Also, as rosy as his shooting profile might seem, he doesn’t have the quickest release you’ll see from such a good shooter, which may mean his effectiveness with reduced spacing will decline. One wouldn’t want to overreact to that, but keep in mind to have any chance of luring him away you’re going to pay ace shooter type money, and you’re essentially locking him into position as your third option on offense. Just how much can Brogdon give you with that kind of role?

Fit with the Mavericks

There’s always going to be concerns with most any free agent, outside of perhaps the ones Dallas has no shot at like Kawhi Leonard or Kevin Durant. Still, based on age, projected price, and skillset, there may not be a better fitting player available for the Mavs. His size offers position flex to accommodate Rick Carlisle’s beloved three-guard lineups, and Brogdon is exactly the type of off-ball player Dallas should be looking to acquire. He won’t be asked to be the primary initiator in Dallas — that’s Luka’s job now and hopefully for a very, very long time — but he can be more than capable as a secondary playmaker to give defenses different looks and take pressure of the young Slovenian.

Defensively, you’re going to want to put someone with serious chops in between Doncic and Brogdon, but Brogdon can hold his own and has already demonstrated he can be a part of a top-level defense. Like Luka, Brogdon has sneaky girth, and is capable of playing up in the lineup when Dallas wants to go small. Also like Luka, Brogdon does his part on the glass, which will be important since the projected Mavs starting front court as of this writing is Kristaps Porzingis and Dwight Powell.

As a side note, Brogdon is by most accounts a great teammate and a selfless person on and off the court. His charity efforts to provide clean water to East Africa and Tanzania were recently featured in the news after Charles Barkley donated to the cause. Brogdon was recently quoted as saying that his true passion isn’t basketball, but helping people. Any team would surely want a guy like that, and the Mavs are no exception.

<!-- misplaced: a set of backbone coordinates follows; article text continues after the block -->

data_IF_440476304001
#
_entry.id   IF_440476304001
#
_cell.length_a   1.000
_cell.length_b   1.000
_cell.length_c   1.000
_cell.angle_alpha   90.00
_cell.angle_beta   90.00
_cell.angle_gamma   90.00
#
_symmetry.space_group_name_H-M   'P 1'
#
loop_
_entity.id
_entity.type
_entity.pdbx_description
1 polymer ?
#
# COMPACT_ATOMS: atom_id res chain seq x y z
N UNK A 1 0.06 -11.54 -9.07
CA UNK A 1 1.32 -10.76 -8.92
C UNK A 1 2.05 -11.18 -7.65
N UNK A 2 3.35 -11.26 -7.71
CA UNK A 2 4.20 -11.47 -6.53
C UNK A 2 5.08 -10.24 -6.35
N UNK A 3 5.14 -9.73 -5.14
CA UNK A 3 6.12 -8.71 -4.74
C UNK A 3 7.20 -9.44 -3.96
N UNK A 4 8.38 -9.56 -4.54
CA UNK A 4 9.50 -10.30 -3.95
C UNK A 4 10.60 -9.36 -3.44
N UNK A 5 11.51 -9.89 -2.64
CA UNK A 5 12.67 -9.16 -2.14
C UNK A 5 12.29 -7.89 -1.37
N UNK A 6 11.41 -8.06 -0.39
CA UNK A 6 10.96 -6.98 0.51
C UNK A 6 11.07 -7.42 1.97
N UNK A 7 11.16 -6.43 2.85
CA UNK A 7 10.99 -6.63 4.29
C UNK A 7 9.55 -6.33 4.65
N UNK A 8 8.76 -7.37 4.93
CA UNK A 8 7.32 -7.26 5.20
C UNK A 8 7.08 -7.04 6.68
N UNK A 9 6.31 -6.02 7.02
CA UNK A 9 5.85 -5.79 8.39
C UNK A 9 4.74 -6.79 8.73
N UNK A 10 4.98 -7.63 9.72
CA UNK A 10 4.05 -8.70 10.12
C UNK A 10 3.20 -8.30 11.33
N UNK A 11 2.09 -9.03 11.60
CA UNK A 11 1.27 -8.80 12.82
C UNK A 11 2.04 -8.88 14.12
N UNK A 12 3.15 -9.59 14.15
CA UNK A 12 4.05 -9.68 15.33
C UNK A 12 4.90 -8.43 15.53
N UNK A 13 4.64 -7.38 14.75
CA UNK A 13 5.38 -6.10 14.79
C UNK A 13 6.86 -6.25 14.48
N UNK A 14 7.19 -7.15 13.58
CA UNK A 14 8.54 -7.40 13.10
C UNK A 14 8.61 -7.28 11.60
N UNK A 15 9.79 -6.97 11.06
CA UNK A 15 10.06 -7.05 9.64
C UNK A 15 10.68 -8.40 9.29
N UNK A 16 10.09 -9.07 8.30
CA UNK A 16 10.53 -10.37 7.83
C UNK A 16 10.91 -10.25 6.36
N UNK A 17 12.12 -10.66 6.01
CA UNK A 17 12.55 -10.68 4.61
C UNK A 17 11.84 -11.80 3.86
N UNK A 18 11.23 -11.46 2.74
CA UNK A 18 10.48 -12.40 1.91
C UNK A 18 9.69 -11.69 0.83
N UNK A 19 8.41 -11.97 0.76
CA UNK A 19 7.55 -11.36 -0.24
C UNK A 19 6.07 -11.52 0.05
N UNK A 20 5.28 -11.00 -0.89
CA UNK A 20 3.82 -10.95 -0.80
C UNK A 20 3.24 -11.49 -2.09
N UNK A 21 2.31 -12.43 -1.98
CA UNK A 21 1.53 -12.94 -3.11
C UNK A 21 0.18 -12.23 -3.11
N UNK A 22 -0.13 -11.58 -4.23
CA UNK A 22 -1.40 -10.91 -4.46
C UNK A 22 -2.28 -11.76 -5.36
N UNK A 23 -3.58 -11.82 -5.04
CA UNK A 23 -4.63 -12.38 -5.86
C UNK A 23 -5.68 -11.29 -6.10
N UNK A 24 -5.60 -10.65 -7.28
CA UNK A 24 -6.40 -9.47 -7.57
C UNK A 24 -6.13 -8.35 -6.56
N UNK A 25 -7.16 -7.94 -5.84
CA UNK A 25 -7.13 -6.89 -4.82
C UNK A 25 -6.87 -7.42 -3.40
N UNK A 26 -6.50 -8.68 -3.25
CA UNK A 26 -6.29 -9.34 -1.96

Final thoughts

I like Brogdon a good bit, and at one point I thought he might perhaps get lost in the shuffle given Milwaukee has several free agents this summer (they already re-signed Eric Bledsoe, and will have decisions to make on Middleton and Brook Lopez, as well).

Unfortunately, with the team marching toward a possible Finals appearance, the chances of Milwaukee’s front office letting a key rotation piece go don’t seem terribly likely. As mentioned above, Brogdon is a restricted free agent, meaning the Bucks will have the opportunity to match any offer. To even have a prayer of stealing him might require a major overpay, and the way the Chandler Parsons’ situation played out may make Dallas hesitant to give another huge contract to an RFA with some injury question marks. The stylistic fit is there for sure, but the stars may not be aligned on this one.